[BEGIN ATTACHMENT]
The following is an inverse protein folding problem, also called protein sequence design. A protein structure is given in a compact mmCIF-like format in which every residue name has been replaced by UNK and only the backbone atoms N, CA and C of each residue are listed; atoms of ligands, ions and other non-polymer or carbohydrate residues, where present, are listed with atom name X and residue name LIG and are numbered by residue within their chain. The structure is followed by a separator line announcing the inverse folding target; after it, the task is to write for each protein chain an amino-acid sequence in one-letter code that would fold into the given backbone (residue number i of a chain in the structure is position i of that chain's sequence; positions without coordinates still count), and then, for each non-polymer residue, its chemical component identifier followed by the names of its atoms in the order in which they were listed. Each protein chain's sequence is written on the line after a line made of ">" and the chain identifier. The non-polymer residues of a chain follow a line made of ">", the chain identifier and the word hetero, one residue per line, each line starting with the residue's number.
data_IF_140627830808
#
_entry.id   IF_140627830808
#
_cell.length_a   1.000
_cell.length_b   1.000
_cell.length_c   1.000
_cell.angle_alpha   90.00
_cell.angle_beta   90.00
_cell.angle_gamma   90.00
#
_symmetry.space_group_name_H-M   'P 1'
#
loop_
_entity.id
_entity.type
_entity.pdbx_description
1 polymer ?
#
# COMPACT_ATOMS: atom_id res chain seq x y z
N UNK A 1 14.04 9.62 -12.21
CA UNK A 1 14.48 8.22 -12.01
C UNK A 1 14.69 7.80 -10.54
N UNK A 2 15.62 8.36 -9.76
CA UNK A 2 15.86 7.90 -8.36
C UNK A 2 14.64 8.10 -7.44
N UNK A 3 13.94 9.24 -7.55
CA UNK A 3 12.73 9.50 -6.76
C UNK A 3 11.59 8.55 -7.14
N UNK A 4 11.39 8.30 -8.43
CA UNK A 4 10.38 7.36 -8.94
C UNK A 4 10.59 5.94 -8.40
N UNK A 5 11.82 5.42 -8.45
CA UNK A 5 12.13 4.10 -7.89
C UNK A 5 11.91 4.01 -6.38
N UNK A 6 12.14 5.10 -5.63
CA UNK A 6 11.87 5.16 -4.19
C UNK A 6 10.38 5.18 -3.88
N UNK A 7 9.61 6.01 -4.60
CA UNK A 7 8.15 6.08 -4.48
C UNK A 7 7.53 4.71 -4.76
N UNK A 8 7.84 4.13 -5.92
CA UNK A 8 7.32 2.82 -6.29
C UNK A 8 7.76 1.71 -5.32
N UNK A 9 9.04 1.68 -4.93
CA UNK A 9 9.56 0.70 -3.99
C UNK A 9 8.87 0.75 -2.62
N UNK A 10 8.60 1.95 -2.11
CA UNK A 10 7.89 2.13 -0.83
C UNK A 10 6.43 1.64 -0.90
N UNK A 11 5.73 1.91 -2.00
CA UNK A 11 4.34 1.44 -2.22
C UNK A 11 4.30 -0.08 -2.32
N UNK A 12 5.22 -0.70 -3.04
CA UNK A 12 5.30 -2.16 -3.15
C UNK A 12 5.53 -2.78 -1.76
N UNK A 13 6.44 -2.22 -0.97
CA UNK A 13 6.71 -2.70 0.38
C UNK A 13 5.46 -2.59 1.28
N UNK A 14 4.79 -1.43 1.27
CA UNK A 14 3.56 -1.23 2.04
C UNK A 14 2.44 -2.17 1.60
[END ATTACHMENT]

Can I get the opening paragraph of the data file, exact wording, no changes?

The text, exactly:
The following is an inverse protein folding problem, also called protein sequence design. A protein structure is given in a compact mmCIF-like format in which every residue name has been replaced by UNK and only the backbone atoms N, CA and C of each residue are listed; atoms of ligands, ions and other non-polymer or carbohydrate residues, where present, are listed with atom name X and residue name LIG and are numbered by residue within their chain. The structure is followed by a separator line announcing the inverse folding target; after it, the task is to write for each protein chain an amino-acid sequence in one-letter code that would fold into the given backbone (residue number i of a chain in the structure is position i of that chain's sequence; positions without coordinates still count), and then, for each non-polymer residue, its chemical component identifier followed by the names of its atoms in the order in which they were listed. Each protein chain's sequence is written on the line after a line made of ">" and the chain identifier. The non-polymer residues of a chain follow a line made of ">", the chain identifier and the word hetero, one residue per line, each line starting with the residue's number.